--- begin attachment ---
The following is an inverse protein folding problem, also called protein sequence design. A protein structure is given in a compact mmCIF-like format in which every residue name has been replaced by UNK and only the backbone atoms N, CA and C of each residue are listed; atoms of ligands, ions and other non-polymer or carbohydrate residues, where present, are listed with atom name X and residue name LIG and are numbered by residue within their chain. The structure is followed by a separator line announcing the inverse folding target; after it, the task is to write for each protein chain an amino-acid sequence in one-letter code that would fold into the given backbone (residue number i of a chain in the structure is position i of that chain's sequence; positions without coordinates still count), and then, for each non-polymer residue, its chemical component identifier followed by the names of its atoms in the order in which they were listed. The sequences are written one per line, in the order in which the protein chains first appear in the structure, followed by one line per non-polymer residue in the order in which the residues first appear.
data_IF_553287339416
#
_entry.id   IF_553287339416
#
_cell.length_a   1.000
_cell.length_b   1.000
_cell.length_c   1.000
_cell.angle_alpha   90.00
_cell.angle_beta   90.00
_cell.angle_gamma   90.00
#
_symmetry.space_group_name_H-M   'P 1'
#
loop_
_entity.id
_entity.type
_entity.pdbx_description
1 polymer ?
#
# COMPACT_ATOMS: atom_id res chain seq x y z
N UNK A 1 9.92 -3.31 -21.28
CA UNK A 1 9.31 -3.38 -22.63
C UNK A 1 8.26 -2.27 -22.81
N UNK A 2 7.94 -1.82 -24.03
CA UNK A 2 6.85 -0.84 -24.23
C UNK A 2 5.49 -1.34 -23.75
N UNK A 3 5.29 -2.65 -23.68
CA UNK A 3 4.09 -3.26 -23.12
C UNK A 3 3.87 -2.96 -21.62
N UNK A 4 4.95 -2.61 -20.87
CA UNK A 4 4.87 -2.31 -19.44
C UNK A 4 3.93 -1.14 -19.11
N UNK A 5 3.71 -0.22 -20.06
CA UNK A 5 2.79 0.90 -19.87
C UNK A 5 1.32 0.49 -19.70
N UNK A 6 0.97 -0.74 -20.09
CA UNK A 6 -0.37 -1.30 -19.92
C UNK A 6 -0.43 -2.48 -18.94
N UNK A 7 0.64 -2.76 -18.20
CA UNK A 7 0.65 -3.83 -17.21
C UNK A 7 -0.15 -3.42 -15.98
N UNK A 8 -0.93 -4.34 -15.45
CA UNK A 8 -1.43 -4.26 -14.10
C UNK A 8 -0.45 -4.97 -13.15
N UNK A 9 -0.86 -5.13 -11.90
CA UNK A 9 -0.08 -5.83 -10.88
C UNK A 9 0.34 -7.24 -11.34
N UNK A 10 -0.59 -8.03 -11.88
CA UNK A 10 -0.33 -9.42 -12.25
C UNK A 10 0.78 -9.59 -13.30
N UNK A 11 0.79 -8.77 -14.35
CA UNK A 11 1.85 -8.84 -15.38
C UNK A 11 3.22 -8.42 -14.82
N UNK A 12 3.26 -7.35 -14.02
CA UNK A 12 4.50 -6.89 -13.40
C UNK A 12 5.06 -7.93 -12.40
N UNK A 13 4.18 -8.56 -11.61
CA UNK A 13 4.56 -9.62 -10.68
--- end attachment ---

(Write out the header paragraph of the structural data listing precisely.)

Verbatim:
The following is an inverse protein folding problem, also called protein sequence design. A protein structure is given in a compact mmCIF-like format in which every residue name has been replaced by UNK and only the backbone atoms N, CA and C of each residue are listed; atoms of ligands, ions and other non-polymer or carbohydrate residues, where present, are listed with atom name X and residue name LIG and are numbered by residue within their chain. The structure is followed by a separator line announcing the inverse folding target; after it, the task is to write for each protein chain an amino-acid sequence in one-letter code that would fold into the given backbone (residue number i of a chain in the structure is position i of that chain's sequence; positions without coordinates still count), and then, for each non-polymer residue, its chemical component identifier followed by the names of its atoms in the order in which they were listed. The sequences are written one per line, in the order in which the protein chains first appear in the structure, followed by one line per non-polymer residue in the order in which the residues first appear.